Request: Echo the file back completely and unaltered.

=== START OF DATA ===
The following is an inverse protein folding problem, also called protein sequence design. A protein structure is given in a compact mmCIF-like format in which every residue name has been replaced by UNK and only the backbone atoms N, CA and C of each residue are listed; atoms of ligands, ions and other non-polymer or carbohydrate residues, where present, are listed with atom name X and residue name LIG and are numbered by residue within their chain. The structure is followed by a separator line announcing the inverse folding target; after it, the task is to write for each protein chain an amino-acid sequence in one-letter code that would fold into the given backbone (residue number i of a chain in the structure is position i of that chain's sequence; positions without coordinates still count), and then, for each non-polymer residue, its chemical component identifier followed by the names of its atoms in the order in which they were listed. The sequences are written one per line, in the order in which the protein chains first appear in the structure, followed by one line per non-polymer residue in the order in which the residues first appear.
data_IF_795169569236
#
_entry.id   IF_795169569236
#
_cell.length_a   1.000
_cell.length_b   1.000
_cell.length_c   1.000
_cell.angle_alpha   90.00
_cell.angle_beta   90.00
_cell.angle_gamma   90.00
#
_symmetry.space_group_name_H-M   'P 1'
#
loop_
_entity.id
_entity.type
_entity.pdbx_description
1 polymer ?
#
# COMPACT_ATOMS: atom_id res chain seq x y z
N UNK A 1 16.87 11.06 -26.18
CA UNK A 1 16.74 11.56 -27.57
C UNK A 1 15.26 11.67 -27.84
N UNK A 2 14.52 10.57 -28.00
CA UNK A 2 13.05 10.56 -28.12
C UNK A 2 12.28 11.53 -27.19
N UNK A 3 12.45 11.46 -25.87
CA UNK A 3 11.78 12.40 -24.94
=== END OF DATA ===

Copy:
The following is an inverse protein folding problem, also called protein sequence design. A protein structure is given in a compact mmCIF-like format in which every residue name has been replaced by UNK and only the backbone atoms N, CA and C of each residue are listed; atoms of ligands, ions and other non-polymer or carbohydrate residues, where present, are listed with atom name X and residue name LIG and are numbered by residue within their chain. The structure is followed by a separator line announcing the inverse folding target; after it, the task is to write for each protein chain an amino-acid sequence in one-letter code that would fold into the given backbone (residue number i of a chain in the structure is position i of that chain's sequence; positions without coordinates still count), and then, for each non-polymer residue, its chemical component identifier followed by the names of its atoms in the order in which they were listed. The sequences are written one per line, in the order in which the protein chains first appear in the structure, followed by one line per non-polymer residue in the order in which the residues first appear.
data_IF_795169569236
#
_entry.id   IF_795169569236
#
_cell.length_a   1.000
_cell.length_b   1.000
_cell.length_c   1.000
_cell.angle_alpha   90.00
_cell.angle_beta   90.00
_cell.angle_gamma   90.00
#
_symmetry.space_group_name_H-M   'P 1'
#
loop_
_entity.id
_entity.type
_entity.pdbx_description
1 polymer ?
#
# COMPACT_ATOMS: atom_id res chain seq x y z
N UNK A 1 16.87 11.06 -26.18
CA UNK A 1 16.74 11.56 -27.57
C UNK A 1 15.26 11.67 -27.84
N UNK A 2 14.52 10.57 -28.00
CA UNK A 2 13.05 10.56 -28.12
C UNK A 2 12.28 11.53 -27.19
N UNK A 3 12.45 11.46 -25.87
CA UNK A 3 11.78 12.40 -24.94